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Boy, good old Connie Stevens really had my sympathy in "Susan Slade" when Grant croaked as her boytoy, Conn and she was in you-know-what way. Grant was also so dishy in "Written on the Wind" as the too cute gas station attendant, named Biff. I would watch him in anything and loved seeing his naturally blond hair in the shrinking man saga and it was so sad when his wedding ring fell off in the car, and then the wife left him at home in the doll house and thought the cat ate him. But his shrinking size just meant that we in the audience, could enjoy watching him cavort around in that toga-like thing, even while fighting the spider over the piece of bread. I particularly dig him in "The Leech Woman" with Colleen Gray and "The Monolith Monsters". You are right, WB did have some cute tv stars in their many series like Roger Smith, Edd Byrnes, Robert Conrad, Anthony Eisley, Grant and that Van Williams was not bad too, plus many cute western stars. I guess Troy Donahue was good looking but he never appealed to me and seemed like a sullen life guard type. Thanks, Zea!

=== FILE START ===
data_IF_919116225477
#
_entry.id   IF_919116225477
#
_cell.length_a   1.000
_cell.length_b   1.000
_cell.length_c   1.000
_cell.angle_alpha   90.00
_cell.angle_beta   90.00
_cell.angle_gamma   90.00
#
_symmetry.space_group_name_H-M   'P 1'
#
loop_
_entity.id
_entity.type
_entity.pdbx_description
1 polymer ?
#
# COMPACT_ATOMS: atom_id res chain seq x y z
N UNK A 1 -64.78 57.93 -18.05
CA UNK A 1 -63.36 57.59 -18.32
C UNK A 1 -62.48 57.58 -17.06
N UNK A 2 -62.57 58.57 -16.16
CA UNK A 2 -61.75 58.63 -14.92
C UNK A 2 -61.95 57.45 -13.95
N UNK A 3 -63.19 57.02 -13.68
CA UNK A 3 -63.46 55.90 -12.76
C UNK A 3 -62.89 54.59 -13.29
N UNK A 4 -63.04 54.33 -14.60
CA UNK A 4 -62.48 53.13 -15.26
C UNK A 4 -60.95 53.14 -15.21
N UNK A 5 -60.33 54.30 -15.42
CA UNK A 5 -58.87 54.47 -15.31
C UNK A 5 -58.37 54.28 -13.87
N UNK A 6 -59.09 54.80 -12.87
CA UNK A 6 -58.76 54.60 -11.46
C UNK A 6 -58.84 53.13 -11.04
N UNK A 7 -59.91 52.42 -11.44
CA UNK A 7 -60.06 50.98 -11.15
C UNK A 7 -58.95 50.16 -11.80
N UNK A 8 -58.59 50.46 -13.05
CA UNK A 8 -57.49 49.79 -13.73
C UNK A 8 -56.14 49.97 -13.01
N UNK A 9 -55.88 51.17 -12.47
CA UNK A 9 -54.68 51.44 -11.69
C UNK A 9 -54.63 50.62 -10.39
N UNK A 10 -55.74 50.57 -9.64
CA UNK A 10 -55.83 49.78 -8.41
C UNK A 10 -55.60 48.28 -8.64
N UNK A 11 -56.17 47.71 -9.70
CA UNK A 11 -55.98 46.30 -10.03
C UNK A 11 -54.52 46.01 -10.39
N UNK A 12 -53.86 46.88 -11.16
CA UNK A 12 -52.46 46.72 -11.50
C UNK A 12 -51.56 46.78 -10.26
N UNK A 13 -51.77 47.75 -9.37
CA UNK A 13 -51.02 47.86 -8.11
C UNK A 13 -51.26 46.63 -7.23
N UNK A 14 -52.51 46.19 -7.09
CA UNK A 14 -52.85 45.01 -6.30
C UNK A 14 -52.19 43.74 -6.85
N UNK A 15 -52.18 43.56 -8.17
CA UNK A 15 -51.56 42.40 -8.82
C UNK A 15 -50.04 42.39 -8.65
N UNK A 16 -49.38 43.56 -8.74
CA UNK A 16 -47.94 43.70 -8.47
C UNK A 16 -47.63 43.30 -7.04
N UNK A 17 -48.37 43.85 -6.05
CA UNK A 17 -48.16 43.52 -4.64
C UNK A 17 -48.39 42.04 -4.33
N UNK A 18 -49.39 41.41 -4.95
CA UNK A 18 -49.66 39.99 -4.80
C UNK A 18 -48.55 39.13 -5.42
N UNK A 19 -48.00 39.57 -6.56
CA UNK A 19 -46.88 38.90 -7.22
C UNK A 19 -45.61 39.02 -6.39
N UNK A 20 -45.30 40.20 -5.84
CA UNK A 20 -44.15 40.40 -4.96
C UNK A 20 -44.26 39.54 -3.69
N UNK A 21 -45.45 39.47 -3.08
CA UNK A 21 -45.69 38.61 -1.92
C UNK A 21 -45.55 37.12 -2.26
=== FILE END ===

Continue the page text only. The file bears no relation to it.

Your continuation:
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54 minutes ago, CaveGirl said:

Troy Donahue was good looking but he never appealed to me and seemed like a sullen life guard type.

Totally agree about Troy. Ditto all the studs you mentioned. Adding: Richard Long & Efrem Zimbalist Jr. (the intellectual types can be hot, too), Ty Hardin, ooh...and Ray Danton.?    Thanks for the dreamy memories, CaveGirl.

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Thanks for agreeig about Troy and I think Suzanne Pleshette would agree too, Zea!